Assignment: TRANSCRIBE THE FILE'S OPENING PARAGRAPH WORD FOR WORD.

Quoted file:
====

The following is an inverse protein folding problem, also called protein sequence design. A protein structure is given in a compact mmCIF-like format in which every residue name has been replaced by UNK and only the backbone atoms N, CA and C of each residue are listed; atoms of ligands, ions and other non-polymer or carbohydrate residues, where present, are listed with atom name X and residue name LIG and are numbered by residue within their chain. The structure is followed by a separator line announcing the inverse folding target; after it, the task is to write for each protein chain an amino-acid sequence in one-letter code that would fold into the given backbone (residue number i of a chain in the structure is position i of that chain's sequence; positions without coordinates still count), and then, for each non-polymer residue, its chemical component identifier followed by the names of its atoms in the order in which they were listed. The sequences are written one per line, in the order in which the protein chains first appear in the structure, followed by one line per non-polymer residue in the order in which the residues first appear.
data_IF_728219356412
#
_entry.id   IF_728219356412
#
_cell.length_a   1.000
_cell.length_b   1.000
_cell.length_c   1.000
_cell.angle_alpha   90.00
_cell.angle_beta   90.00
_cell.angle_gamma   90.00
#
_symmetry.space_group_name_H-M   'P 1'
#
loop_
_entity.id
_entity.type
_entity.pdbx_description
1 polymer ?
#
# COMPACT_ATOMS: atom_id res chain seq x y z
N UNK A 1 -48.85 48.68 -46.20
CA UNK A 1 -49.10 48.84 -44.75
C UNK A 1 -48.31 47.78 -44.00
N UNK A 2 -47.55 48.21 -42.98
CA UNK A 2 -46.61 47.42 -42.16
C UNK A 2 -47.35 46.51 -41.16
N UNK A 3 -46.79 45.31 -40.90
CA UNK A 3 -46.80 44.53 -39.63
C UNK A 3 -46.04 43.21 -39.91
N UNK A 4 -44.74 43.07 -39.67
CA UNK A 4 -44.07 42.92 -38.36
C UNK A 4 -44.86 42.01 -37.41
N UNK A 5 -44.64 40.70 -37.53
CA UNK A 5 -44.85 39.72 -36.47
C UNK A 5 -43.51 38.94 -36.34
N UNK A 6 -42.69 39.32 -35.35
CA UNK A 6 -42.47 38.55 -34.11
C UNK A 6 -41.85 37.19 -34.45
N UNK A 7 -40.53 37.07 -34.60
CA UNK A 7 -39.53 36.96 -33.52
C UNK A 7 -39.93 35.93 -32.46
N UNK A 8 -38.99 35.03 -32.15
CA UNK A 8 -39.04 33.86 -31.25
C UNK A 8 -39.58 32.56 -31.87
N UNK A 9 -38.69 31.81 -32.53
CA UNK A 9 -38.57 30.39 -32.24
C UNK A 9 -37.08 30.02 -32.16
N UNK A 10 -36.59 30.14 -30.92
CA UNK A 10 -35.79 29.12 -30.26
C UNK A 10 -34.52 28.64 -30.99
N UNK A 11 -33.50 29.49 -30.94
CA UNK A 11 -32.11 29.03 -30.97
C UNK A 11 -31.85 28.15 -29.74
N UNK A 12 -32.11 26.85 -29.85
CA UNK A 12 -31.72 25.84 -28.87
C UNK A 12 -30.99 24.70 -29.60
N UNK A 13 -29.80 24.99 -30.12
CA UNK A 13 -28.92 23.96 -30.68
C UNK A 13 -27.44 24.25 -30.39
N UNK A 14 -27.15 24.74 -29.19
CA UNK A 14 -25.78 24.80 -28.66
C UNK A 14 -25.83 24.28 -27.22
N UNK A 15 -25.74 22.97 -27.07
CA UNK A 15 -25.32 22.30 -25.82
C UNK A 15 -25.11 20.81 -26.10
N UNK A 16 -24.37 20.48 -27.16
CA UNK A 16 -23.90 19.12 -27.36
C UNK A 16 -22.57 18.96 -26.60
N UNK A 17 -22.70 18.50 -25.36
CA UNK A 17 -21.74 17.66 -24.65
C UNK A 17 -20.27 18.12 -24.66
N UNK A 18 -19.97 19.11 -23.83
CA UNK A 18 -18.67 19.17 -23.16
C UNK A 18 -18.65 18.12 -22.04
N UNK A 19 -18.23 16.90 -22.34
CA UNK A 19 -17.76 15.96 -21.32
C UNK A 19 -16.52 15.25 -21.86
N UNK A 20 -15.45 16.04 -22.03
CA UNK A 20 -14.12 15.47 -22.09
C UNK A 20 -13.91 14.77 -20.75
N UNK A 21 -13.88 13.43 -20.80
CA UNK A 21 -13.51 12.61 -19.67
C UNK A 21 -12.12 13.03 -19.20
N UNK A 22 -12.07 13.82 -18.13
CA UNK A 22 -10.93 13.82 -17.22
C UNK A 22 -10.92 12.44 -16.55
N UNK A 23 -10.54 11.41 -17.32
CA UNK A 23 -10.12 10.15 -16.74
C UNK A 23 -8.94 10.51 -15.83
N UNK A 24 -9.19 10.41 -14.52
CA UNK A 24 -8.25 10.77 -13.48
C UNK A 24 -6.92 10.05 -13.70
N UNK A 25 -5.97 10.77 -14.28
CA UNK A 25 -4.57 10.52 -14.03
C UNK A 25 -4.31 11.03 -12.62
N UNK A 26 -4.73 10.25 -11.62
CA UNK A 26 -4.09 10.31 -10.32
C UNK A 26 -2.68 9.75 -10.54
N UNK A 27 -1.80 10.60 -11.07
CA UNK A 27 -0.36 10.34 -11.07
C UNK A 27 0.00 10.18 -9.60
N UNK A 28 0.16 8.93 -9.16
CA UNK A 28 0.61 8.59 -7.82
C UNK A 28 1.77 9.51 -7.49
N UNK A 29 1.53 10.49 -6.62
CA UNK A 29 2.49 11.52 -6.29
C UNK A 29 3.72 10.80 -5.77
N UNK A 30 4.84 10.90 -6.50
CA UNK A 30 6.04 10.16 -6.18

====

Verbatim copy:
The following is an inverse protein folding problem, also called protein sequence design. A protein structure is given in a compact mmCIF-like format in which every residue name has been replaced by UNK and only the backbone atoms N, CA and C of each residue are listed; atoms of ligands, ions and other non-polymer or carbohydrate residues, where present, are listed with atom name X and residue name LIG and are numbered by residue within their chain. The structure is followed by a separator line announcing the inverse folding target; after it, the task is to write for each protein chain an amino-acid sequence in one-letter code that would fold into the given backbone (residue number i of a chain in the structure is position i of that chain's sequence; positions without coordinates still count), and then, for each non-polymer residue, its chemical component identifier followed by the names of its atoms in the order in which they were listed. The sequences are written one per line, in the order in which the protein chains first appear in the structure, followed by one line per non-polymer residue in the order in which the residues first appear.